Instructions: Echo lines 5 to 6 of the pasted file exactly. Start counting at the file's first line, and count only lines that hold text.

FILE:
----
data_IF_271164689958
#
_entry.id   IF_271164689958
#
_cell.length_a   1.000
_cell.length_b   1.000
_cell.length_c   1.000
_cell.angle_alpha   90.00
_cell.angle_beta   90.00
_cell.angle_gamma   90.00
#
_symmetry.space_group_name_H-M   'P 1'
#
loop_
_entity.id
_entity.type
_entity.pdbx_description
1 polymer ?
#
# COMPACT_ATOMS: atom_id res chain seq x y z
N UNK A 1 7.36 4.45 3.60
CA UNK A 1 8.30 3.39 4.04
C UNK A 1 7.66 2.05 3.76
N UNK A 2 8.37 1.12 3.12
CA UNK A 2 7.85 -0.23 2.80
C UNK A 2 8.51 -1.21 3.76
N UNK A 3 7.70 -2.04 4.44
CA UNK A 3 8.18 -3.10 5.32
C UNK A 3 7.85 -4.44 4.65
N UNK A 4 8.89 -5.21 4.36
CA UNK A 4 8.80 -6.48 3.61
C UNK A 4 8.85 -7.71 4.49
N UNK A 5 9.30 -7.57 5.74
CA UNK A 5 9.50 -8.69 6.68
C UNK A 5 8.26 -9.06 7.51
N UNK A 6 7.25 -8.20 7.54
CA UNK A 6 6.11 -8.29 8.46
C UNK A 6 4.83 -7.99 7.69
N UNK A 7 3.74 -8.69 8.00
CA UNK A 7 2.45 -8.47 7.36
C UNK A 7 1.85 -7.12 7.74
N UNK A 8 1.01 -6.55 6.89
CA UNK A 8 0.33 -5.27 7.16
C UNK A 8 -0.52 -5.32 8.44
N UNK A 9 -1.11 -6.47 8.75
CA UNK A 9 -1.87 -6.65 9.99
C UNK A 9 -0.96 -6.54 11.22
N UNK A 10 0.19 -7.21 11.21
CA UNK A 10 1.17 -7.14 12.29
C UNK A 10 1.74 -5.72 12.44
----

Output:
_cell.length_a   1.000
_cell.length_b   1.000